Alternative ways to propagate strawberries
Several growing techniques have been developed by commercial growers in recent years to enable fruit to be picked very much sooner after planting and to ensure the first crops are very much heavier than in traditional growing regimes. Here we take a look at how you too can take advantage of these special techniques and hopefully achieve the same impressive results! (Cropping in subsequent seasons is the same as for normal plants.)
Some of these special techniques include:
- 60-day plants
- Misted tip plants
- ‘Jumbo’ plants
‘60 Day’ Plants
Strong runners are harvested from open ground in early autumn and placed in cold storage over winter. Latent buds are retained in the dormant crown and will quickly burst into growth once planted, which you can do at any time from early spring to mid-June. Regular and generous watering is vital to the success of these plants, each one of which can produce a crop of around 250 grams of strawberries about 60 days from planting.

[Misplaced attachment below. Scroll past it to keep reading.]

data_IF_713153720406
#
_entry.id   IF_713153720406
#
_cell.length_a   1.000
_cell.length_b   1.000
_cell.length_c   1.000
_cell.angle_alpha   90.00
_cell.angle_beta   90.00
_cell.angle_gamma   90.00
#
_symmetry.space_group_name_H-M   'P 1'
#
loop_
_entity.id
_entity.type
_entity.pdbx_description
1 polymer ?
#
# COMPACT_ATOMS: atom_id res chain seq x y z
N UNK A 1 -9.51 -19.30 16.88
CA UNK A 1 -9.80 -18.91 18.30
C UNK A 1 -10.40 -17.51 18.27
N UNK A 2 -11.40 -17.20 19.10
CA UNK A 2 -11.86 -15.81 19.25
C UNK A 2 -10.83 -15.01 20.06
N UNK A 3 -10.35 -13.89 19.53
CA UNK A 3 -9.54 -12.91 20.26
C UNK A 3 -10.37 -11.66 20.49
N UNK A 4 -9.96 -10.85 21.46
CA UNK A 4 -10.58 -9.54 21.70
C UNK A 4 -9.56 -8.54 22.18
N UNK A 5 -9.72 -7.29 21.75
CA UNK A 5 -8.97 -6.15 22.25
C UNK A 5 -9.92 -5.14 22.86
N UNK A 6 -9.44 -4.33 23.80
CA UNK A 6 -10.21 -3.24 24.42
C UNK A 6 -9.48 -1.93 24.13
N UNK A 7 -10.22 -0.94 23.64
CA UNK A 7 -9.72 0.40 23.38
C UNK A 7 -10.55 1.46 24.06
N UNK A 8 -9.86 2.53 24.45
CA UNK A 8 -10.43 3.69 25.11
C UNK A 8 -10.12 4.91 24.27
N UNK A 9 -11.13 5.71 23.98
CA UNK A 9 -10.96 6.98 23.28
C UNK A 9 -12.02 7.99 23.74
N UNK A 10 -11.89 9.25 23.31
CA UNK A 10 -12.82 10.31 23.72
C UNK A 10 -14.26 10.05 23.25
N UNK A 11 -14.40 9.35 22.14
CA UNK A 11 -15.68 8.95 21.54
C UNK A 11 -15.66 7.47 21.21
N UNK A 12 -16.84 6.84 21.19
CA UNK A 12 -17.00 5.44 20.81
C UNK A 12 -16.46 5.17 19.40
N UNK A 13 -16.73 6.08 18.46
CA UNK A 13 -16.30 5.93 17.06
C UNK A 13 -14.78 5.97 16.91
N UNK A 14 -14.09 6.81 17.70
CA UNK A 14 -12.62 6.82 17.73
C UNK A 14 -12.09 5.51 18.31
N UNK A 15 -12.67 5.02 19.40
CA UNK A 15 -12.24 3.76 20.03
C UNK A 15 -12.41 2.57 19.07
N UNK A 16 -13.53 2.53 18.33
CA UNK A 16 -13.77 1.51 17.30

In subsequent years, treat these plants as you would any other strawberry and they’ll continue to produce heavy crops for at least another three seasons.
Misted Tip Plants
These are rooted cuttings taken from strong runner tips in early summer and grown on under glass in special modules. A strong multi-crowned plant is formed which is best planted in late August. To avoid drying out, the entire root ball should be set at just below soil level. Again watering is critical for establishment. Yields in the first summer are very high and as much as 2lb per plant can be achieved – double the yield of normal plants.
Crowns are lifted from the mother plants and re-established in a special plantation at wide spacings thus allowing little plant competition and giving maximum light. The result is that a very large plant is formed with a huge yield potential in the first year. Plants should yield about 500g in the first summer – twice the yield of 60 day plants. Planting is from early to late spring and adequate watering is critical.
What to do with strawberries after fruiting
Once fruiting has finished, cut off all the old strawberry leaves about 10cm (4″) above the crowns. For everbearing varieties, remove only the old leaves. Apply a dressing of sulphate of potash at 15gms per sq. m. (½oz per sq. yard). In spring add a general fertiliser such as Growmore.
Now you know how to grow strawberries, all that remains is to include some new varieties in your planting schedule and to order your strawberry plants in time for autumn or spring planting. Looking for other summer fruits to grow at home? Check out our new varieties now.
Lead image: Strawberry ‘Albion’ bare root plants from Suttons